The Points After: Blame Wentz, But Put Struggles In Proper Perspective
I’m not here to defend Carson Wentz or the coaching staff. I understand the public backlash. This Eagles team shouldn’t be 0-2 and Wentz shouldn’t be the NFL’s 35th-rated quarterback.
Those are just facts.
But before we plunge deeply into narratives that Wentz is no longer a good quarterback, or that he’s regressed beyond repair, or that Jalen Hurts should get his arm warmed up, let’s also remember that Wentz’s problems through two weeks of this season are somewhat new to him and the team.
Sure, Wentz has struggled with mechanics and accuracy before, especially during stretches of the past two seasons. But even when he’s not at his most precise, he’s still usually completing about 60 to 65 percent of his passes, and there’s really no track record of him playing this poorly for a prolonged stretch.
Wentz is completing an eyesore 59 percent of his passes, well below his respectable average of 63.6 percent. His passer rating is 64.4, an enormous plummet from last season’s 93.1 – and he struggled at times last season – and a major drop from his career 91.5 rating.
This just isn’t Carson Wentz, and it’s hard to believe he’s staying on this current path or trending further downward. Anyone who passed basic math class should understand the law of averages or even regression – in this case, progression – to the mean.
Last year – yes, just last year! – Wentz led an offense that ranked fourth in the NFL on third down and third in the red zone. Despite the accuracy and mechanics issues last year, he was still brilliant at situational football.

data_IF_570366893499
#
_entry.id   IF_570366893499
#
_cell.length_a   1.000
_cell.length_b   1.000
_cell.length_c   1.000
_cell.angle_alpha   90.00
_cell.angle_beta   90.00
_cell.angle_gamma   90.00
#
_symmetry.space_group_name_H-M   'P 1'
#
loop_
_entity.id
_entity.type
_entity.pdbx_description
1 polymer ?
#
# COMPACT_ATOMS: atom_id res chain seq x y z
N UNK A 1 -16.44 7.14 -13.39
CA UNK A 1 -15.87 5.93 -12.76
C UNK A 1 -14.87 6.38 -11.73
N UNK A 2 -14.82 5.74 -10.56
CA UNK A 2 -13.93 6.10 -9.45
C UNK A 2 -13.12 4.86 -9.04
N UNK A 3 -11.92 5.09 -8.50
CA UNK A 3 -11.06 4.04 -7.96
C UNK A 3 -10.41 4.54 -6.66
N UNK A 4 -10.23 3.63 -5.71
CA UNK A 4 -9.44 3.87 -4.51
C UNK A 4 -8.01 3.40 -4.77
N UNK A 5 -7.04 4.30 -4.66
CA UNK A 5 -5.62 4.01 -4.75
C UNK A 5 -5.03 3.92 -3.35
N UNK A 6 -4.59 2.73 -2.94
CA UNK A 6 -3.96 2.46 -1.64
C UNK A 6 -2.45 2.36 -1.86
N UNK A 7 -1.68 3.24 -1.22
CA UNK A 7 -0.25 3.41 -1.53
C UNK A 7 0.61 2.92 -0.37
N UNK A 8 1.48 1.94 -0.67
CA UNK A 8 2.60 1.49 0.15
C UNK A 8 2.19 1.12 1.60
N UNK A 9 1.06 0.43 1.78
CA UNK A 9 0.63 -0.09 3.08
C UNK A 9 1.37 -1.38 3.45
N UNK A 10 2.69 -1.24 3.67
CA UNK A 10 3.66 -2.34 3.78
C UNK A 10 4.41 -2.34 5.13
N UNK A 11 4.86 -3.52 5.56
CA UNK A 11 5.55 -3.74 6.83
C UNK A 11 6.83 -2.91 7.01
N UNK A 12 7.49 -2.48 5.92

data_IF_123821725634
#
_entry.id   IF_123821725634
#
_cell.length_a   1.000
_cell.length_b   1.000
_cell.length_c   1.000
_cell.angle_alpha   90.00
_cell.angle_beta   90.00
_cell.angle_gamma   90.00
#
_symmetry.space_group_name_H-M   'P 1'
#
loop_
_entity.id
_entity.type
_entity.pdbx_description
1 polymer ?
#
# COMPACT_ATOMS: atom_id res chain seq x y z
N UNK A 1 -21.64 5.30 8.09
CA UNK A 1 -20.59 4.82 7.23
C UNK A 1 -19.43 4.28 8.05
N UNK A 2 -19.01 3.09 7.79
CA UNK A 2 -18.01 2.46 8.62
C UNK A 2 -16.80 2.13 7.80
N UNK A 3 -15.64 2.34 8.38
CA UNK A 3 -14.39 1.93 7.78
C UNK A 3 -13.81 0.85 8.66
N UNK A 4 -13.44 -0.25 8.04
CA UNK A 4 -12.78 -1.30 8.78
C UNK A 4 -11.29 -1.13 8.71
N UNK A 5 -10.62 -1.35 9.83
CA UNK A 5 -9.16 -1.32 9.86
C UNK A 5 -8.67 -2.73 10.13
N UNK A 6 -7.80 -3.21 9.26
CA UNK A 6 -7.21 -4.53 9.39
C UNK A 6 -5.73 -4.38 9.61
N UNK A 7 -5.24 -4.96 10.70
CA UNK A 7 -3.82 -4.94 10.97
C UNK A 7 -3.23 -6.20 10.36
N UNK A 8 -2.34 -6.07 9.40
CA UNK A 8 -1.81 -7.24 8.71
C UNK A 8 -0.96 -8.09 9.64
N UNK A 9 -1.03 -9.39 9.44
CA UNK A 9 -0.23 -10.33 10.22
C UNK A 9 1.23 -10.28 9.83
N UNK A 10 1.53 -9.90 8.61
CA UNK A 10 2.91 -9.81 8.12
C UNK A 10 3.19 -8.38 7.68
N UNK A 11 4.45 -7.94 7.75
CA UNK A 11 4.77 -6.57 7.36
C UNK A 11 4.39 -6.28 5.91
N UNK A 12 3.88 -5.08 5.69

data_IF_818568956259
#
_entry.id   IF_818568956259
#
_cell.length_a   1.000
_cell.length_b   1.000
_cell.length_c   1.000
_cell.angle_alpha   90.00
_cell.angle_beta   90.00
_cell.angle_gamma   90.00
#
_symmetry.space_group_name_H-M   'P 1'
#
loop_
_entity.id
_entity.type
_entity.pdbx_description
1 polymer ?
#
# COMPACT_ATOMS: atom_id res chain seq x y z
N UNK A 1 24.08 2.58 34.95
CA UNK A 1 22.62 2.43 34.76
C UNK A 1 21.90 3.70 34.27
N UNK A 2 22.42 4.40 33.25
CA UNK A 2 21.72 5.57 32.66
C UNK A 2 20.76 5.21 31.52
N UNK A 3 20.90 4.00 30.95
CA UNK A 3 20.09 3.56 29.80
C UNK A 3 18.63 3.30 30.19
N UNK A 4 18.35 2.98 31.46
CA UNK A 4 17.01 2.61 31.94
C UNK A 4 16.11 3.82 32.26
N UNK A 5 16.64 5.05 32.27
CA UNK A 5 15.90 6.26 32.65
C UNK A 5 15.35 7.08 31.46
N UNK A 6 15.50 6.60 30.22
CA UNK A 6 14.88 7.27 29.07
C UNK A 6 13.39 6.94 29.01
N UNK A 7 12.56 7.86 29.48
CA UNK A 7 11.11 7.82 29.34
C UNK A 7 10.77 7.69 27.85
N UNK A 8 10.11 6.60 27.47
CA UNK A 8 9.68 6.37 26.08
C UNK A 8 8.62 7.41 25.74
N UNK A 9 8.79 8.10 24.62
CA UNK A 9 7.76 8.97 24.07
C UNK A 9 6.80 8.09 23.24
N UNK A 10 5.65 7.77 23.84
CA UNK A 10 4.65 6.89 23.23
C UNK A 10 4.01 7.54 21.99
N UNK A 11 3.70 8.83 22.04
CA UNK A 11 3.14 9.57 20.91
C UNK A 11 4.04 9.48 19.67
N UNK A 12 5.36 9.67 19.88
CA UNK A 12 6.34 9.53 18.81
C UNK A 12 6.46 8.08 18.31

I realize it’s difficult at a time like this to harbor optimism or even put Wentz’s struggles into proper perspective, but I also think it’s important to remember that quarterbacks sometimes have bad stretches.
Has anyone noticed that Kirk Cousins has actually bombed worse than Wentz after two weeks? Cousins has the same completion percentage as Wentz but an even lower passer rating. Cousins has a career 67-percent completion rate and 96.9 passer rating. Last year, his passer rating was 118.6, an upgrade over the 107.4 from his 2018 season. But after two weeks, he’s been atrocious.
Hard to believe the quarterback who has the fifth-highest career passer rating among active quarterbacks is going to finish 2020 among the lowest-rated at his position.
Wentz’s turnovers are hurting the Eagles more than his overall inaccuracy and inability to see the entire field. He has four interceptions and lost a fumble. He has five of the team’s six total turnovers in two games, and the Eagles’ minus-5 turnover differential is worst in the league.
Washington scored 14 points directly off Wentz’s two interceptions and the Rams scored 10 more off Miles Sanders’ fumble and Wentz’s interception to J.J. Arcega-Whiteside, which was the most deflating moment in Sunday’s loss to the Rams.
The Eagles were down 21-16 before Wentz’s interception but moving the ball smoothly and could have taken the lead on that drive. The game might have turned completely if the Eagles had taken the lead.
I would argue that Wentz could’ve battled the same throes of inaccuracy and poor field vision but still led the Eagles to victory if he hadn’t throw that pick, just like I would also argue that Wentz could’ve overcome the eight sacks and countless other hits to beat Washington if he didn’t put the ball in the hands of its cornerbacks twice.
Wentz hasn’t had consecutive games of multiple interceptions since 2016, which really does suggest that many of his mistakes are correctable and will settle out in the next few weeks.